By compiling an alphabet of pictures taken from what is considered iconic images of Swissness (chalets, tidy mountains, traditional outfits), and combining these with similarly iconic visual clips from the world-encompassing networks of news, sports, war and sex, the Swiss designers duo Müller and Hess state that local and global visual references start to mix: anything written in this ‘glocal’ visual dialect will reference the world at large.

Müller & Hess, visual essay, Eye # 32, 1999

Müller and Hess add to this a comment on their own national culture when they write a sentence in this 'visual Letraset' that translates as "The impossibility of neutrality", whereby this two-spread piece they made as visual essay for Eye magazine becomes a poignant criticism of their country’s ‘neutral’ international status.

Piotr Szyhalski: 'interactive poster', 1996

In Piotr Szyhalski’s small piece from a series of ‘interactive posters’ as he calls them, interactivity and time based process are used to visually underline the text. Again, a well known method of visual rhetorics, but hardly used outside advertisement and comics. In this kind of dynamic visual rhetorics, there lies a huge potential for serious information and communication, and for engaging the recipient of that communication in the experience and awareness of it…

I am showing these examples to remind of the fact that visual communicators use visual rhetorics, visual metaphor and visual language all the time. As cultural agents, which means as professionals of visualization that help shape our culture, designers share a responsibility for the quality of that culture. That is the last frontier that I want to address: the border between meaningless and meaningful images.


What it boils down to, in my view, when we discuss frontiers in terms of graphic design and communication design, is that the designer has a responsibility in facilitating _other_ people to communicate.

The main frontier to cross in communication design, is that of the culture of sharing, the culture of exchange.

Tejo Remy: Chest of drawers, Droog Design, 1991

To use this image as an analogy: design is about how to bind things that others make together.

Structure is an important way to start: structure information in ways that make it accessible to others: facilitating access is like giving out a passport: if designers help their users to cross frontiers of cultural knowledge and experience, and facilitate them to exchange and share information and experiences with others, then design has answered its first and most important brief: to build interfaces.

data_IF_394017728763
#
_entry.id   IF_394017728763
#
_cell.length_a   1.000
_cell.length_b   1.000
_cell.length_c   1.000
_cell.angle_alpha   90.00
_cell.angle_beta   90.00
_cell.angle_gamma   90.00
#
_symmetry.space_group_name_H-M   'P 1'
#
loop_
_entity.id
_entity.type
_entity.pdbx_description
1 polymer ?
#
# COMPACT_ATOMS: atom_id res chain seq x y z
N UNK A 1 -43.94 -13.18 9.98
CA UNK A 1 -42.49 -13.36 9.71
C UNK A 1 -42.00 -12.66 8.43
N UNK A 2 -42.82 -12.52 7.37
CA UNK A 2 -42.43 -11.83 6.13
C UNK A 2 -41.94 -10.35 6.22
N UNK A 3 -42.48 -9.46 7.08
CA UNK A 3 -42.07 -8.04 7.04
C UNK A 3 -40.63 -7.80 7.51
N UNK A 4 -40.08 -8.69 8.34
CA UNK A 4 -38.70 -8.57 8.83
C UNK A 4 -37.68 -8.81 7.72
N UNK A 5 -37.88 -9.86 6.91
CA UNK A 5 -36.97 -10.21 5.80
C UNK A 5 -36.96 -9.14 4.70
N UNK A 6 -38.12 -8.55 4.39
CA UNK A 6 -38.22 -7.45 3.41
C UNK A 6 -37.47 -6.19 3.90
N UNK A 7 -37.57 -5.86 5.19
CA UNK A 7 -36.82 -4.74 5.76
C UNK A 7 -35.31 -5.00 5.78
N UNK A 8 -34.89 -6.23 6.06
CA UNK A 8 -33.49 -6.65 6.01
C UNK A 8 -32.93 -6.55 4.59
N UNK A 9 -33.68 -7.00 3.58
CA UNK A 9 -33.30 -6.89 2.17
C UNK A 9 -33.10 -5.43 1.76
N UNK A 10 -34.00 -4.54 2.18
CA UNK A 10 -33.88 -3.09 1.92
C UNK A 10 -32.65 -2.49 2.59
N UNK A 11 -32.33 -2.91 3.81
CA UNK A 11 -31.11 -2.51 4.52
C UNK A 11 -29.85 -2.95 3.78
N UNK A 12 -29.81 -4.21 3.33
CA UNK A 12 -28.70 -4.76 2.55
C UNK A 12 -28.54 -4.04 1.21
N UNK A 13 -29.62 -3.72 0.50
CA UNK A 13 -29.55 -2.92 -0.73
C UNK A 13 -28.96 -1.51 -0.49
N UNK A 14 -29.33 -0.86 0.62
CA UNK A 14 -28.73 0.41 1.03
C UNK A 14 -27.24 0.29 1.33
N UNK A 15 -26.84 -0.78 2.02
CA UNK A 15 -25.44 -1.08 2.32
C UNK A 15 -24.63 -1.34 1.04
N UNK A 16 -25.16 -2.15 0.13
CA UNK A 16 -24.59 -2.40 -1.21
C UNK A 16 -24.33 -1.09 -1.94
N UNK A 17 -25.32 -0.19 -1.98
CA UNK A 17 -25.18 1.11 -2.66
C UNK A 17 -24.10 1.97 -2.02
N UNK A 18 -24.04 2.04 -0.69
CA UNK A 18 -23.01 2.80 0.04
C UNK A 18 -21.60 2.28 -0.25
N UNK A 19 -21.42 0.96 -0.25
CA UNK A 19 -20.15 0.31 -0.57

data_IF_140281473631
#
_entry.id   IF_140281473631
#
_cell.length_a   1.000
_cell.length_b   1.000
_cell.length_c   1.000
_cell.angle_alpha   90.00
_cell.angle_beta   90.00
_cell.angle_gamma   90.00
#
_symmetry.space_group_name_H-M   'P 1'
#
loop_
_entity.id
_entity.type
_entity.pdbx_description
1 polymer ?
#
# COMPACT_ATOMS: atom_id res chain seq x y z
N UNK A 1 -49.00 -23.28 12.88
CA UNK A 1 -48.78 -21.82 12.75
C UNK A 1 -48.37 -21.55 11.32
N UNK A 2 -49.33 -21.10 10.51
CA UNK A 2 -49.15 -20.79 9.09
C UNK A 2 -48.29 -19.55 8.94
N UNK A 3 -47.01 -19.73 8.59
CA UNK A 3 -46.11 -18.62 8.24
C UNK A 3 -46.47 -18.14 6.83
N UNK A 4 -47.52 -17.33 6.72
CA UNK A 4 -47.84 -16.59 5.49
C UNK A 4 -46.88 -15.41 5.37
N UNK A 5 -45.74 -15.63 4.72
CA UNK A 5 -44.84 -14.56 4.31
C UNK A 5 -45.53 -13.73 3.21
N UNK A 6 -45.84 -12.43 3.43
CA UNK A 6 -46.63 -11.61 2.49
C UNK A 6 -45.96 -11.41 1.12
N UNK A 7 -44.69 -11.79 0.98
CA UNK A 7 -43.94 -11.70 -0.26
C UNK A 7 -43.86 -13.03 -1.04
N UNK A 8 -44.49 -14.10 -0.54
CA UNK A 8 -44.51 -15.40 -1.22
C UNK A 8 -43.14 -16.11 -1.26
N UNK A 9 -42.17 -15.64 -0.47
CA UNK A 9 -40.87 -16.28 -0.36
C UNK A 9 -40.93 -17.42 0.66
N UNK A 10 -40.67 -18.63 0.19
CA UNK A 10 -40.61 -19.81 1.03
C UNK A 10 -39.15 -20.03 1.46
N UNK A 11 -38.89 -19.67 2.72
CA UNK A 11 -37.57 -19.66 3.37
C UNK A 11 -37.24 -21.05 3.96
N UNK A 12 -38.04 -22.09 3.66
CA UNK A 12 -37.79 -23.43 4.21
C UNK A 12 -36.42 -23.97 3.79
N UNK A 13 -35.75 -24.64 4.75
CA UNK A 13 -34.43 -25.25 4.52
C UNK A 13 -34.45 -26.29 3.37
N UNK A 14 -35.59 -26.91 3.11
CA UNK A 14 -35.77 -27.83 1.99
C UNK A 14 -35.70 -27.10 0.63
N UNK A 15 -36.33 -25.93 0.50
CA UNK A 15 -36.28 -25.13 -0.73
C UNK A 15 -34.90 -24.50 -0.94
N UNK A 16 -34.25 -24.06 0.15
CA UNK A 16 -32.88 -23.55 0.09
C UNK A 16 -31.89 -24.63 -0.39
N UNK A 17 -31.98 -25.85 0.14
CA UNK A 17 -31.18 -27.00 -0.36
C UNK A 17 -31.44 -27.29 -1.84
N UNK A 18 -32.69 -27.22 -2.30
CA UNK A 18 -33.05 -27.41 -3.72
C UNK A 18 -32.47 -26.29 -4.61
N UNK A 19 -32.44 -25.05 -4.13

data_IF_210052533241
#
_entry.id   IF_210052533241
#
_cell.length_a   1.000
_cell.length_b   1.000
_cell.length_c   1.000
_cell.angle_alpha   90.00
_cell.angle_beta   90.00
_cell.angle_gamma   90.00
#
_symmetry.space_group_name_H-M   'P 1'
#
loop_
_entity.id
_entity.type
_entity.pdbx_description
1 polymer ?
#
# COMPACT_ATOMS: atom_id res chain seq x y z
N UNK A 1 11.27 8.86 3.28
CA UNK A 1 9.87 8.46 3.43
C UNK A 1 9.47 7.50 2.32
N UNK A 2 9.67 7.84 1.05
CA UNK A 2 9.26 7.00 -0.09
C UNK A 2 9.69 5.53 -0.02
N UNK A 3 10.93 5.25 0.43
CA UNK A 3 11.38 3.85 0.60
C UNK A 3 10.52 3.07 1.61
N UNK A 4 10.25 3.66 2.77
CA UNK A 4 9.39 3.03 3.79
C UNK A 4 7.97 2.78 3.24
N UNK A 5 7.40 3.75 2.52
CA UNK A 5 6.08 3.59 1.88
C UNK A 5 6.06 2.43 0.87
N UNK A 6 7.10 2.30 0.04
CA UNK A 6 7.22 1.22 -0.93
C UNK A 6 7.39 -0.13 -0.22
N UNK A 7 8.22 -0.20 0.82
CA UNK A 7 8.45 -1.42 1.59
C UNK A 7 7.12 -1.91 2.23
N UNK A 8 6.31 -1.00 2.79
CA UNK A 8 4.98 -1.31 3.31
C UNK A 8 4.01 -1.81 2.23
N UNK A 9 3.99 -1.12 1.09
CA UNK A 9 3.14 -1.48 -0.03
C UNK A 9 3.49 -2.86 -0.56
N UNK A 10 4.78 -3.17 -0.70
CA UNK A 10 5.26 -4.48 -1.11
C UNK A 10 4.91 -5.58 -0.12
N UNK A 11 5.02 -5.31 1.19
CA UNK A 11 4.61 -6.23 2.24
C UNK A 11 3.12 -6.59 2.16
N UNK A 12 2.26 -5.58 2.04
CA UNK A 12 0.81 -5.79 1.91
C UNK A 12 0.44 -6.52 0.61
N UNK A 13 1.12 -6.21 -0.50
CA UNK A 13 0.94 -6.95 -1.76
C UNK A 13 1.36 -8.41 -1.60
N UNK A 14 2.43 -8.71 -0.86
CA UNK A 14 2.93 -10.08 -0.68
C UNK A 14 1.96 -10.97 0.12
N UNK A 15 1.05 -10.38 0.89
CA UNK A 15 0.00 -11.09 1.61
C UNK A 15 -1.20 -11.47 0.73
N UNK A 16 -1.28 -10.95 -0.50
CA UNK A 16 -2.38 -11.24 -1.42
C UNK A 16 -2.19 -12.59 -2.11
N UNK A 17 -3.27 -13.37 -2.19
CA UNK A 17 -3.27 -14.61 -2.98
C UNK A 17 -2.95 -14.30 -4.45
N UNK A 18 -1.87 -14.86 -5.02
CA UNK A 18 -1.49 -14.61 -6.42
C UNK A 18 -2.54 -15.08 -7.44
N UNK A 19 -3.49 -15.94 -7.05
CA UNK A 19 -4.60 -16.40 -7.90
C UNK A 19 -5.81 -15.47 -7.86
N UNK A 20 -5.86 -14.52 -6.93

The economical, social and political conditions of people are rarely within direct reach of design. But the cultural conditions are, and they are an important factor in preparing for and fostering change in the other areas. Indirectly, design can work as an 'agent', much as a catalyst does in chemistry. I like what Webster's says under 'catalyst':

1 : a substance (as an enzyme) that enables a chemical reaction to proceed at a usually faster rate or under different conditions (as at a lower temperature) than otherwise possible

2 : an agent that provokes or speeds significant change or action

Especially the second definition reads as what would be my definition of a designer who chooses to work as a 'cultural agent'. Besides serving outright propaganda for a cause (which might be quite necessary in some cases), visual communication can help in crossing borders by trying to bridge the gaps between social, cultural, economical and political sections of (different) societies. Crossing borders for people, in terms of visual communication, principally means enabling them to better understand the cultural and social contexts enveloping their reality, to connect their reality to other realities, to broaden their view and deepen their insight. By assisting open and honest information exchange, visual communication ultimately supports social and economic development.

Max Bruinsma, Sao Paulo, April 2004